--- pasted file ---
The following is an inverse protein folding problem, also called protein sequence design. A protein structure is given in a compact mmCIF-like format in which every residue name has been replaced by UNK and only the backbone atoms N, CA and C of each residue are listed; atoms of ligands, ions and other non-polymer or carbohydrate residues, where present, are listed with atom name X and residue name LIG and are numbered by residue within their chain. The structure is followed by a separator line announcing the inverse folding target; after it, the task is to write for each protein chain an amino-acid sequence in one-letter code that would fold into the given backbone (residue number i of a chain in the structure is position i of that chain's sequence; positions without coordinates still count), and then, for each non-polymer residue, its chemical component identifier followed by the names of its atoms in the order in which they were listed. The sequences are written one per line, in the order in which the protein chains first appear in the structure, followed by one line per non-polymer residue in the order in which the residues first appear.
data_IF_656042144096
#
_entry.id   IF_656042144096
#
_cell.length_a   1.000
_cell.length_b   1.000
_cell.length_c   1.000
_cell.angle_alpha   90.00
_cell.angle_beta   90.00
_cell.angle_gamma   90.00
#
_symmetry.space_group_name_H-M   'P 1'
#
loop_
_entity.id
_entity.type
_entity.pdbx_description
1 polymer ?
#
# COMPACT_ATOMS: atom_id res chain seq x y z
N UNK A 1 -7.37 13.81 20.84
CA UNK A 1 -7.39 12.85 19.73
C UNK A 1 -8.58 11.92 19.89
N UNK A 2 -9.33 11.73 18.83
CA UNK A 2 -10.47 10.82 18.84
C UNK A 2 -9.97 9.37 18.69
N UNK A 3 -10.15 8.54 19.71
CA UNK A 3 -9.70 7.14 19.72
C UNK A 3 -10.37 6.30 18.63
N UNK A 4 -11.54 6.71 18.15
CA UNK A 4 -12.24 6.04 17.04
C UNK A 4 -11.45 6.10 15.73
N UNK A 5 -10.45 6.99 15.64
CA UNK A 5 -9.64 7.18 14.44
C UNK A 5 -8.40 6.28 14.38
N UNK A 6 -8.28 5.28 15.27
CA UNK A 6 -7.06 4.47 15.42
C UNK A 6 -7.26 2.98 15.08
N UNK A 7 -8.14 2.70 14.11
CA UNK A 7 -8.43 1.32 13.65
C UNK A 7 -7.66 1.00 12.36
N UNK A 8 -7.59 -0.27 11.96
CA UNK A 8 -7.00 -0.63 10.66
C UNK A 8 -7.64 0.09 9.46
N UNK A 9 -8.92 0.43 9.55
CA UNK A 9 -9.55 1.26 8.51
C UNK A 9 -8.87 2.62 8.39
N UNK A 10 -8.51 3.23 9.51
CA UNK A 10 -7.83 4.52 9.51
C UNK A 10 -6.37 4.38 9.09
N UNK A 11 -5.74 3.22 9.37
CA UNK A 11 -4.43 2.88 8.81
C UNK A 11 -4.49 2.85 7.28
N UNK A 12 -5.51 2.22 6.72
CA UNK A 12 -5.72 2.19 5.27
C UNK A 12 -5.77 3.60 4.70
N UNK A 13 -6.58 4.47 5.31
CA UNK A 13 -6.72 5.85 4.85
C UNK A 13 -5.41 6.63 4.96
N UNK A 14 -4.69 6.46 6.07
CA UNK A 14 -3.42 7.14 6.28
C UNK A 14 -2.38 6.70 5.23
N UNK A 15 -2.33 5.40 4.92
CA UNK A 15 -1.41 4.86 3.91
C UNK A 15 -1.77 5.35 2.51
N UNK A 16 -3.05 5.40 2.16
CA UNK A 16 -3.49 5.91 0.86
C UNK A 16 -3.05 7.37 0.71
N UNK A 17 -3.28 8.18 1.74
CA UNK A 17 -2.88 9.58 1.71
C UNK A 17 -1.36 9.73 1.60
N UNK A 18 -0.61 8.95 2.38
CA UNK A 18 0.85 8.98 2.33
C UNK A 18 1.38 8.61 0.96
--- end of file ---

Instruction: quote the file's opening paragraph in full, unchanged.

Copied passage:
The following is an inverse protein folding problem, also called protein sequence design. A protein structure is given in a compact mmCIF-like format in which every residue name has been replaced by UNK and only the backbone atoms N, CA and C of each residue are listed; atoms of ligands, ions and other non-polymer or carbohydrate residues, where present, are listed with atom name X and residue name LIG and are numbered by residue within their chain. The structure is followed by a separator line announcing the inverse folding target; after it, the task is to write for each protein chain an amino-acid sequence in one-letter code that would fold into the given backbone (residue number i of a chain in the structure is position i of that chain's sequence; positions without coordinates still count), and then, for each non-polymer residue, its chemical component identifier followed by the names of its atoms in the order in which they were listed. The sequences are written one per line, in the order in which the protein chains first appear in the structure, followed by one line per non-polymer residue in the order in which the residues first appear.